Chamorro Women at Camp Susupe

Article written by Nicole Martin, PhD

The photograph below freezes in time a history that most mainland Americans know nothing about. It captures three Chamorro women on their way to the first public mass at Camp Susupe, an American World War II civilian internment camp on Saipan, the largest of the Northern Mariana Islands in the Pacific. The woman on the left holding the crucifix is Vicenta Mendiola Lizama Evangelista. The woman next to her in the middle is her mother, Carmen Mendiola Lizama. The name of the woman on the right holding the baby is unknown.1 What most draws the eye is what appears to be a look of anguish on Carmen’s face.

Black and white photo of two women holding religious items flanking distressed older woman in crowd
Three Chamorro women attending mass in Camp Susupe, an American-run civilian internment camp on Saipain, during WWII.

Courtesy Northern Marianas Humanities Council and Shawna Indalecio

It is hard to look away from Carmen. Why does she appear distressed? Is it because she is traumatized from the war and now confined to an internment camp? Is it because the bombardment destroyed her home? Is it news she received about missing loved ones unaccounted for since the battle began? Or is it simply the weariness of a war not of her or her people’s making?

While we cannot know for certain what she felt in that moment, we do know that her experience, voice, and agency – and those of the Chamorro and Carolinian generally – have been overlooked and erased from most military narratives about the Pacific War. For centuries, her home island served as the grounds for a tug-of-war between competing nations who have repeatedly devalued and discounted the Chamorro and Carolinian people.2

The Battle of Saipan

The Mariana Islands include Guam and the Commonwealth of the Northern Mariana Islands. The Chamorro lived here for 4,000 years before experiencing 300 years of Spanish conquest. In the early 1800s, during the Spanish period, Carolinians migrated to Saipan and made it their home after the destruction of their island homeland from typhoons. Saipan fell under Japanese rule from 1914-1944 after a short period of German colonization. During the Japanese period, nearly 20,000 Japanese, Okinawan, and Korean civilians moved to Saipan, a large population in comparison to the 4,000 Indigenous civilians, which included the majority Chamorro in addition to Carolinians and other Micronesians.3

On June 15, 1944, U.S. marines stormed the beaches, kicking off the 25-day harrowing Battle of Saipan. While the battle is considered a pivotal turning point for the U.S. military in the Pacific theater of WWII, it came at a great expense to the Indigenous communities on the island. When the U.S. military started bombing the island, Indigenous, Japanese, and other civilians ran to find shelter. It is likely that the women in the photo spent time in the limestone caves that dot the island.4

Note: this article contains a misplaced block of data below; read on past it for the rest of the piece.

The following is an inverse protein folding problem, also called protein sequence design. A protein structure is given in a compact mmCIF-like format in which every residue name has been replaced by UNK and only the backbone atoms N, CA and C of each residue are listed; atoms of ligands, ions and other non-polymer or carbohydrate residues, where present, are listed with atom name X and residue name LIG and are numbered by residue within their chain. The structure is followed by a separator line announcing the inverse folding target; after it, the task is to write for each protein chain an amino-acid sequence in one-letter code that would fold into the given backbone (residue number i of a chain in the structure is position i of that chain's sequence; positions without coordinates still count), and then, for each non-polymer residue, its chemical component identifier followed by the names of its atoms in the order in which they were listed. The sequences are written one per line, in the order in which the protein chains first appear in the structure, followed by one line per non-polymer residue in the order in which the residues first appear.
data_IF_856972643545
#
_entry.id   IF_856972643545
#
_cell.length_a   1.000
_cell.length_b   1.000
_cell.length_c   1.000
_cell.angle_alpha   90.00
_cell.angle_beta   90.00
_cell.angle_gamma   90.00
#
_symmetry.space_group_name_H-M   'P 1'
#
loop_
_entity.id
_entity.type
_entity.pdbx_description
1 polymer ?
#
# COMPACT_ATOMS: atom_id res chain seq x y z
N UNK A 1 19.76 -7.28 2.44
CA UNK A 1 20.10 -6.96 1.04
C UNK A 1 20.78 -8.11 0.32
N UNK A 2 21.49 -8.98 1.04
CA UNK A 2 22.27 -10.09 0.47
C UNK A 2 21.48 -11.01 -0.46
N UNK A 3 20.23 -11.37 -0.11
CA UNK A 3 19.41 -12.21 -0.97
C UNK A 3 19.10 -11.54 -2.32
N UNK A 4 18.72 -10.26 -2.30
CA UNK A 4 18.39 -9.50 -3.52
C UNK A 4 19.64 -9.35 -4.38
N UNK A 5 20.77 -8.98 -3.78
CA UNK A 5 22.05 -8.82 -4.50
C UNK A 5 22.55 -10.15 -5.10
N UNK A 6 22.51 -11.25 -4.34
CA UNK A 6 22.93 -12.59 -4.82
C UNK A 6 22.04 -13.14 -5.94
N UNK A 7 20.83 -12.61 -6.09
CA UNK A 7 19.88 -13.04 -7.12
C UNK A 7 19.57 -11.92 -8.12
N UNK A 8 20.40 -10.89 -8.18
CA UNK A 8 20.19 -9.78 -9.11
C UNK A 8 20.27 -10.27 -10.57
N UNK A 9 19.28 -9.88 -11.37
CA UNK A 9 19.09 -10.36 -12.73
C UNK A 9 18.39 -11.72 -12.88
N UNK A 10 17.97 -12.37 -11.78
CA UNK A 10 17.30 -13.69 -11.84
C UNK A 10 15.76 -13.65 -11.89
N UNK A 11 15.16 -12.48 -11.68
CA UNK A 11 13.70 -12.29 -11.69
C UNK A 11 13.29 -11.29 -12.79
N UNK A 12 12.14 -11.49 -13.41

Uniformed Marine kneels at mouth of cave with emaciated woman surrounded by six children
U.S. marines discover a family (may be both Indigenous and Japanese) hiding in the limestone caves in 1944.

National Archives and Records Administration

Civilians lived in the caves for over three weeks with little food or fresh water, facing the knowledge that their homes had likely been destroyed and their lives upended. As one survivor remembered, the overriding emotion was “[f]ear of the unknown, and fear of the noise.”5 Hundreds of Indigenous civilians died. One woman recounted, “My baby brother died during the battle, and my brother, sister, and father were all struck by bullets. My sister died from her wounds.”6

Civilian Internment

After the battle, the U.S. Civil Affairs Unit moved all civilians into Camp Susupe. They were unprepared for the herculean task of feeding, sheltering, and caring for almost 18,000 civilians. They arrived sick, hungry, thirsty, wounded, and traumatized and were met with appalling conditions in the camp. Shelters were constructed of scraps and dirt floors, squeezing many families into tight spaces. The food consisted of military rations and malnutrition was rampant. A barbed-wire fence surrounded the camp, restricting the civilians’ movement.7

Black and white photo of long, single story housing with people in courtyard
Housing in Camp Susupe in 1945. Note the long one-room barracks style, an improvement over the initial small shelters made from salvaged materials and dirt floors.

McMicken WWII Collection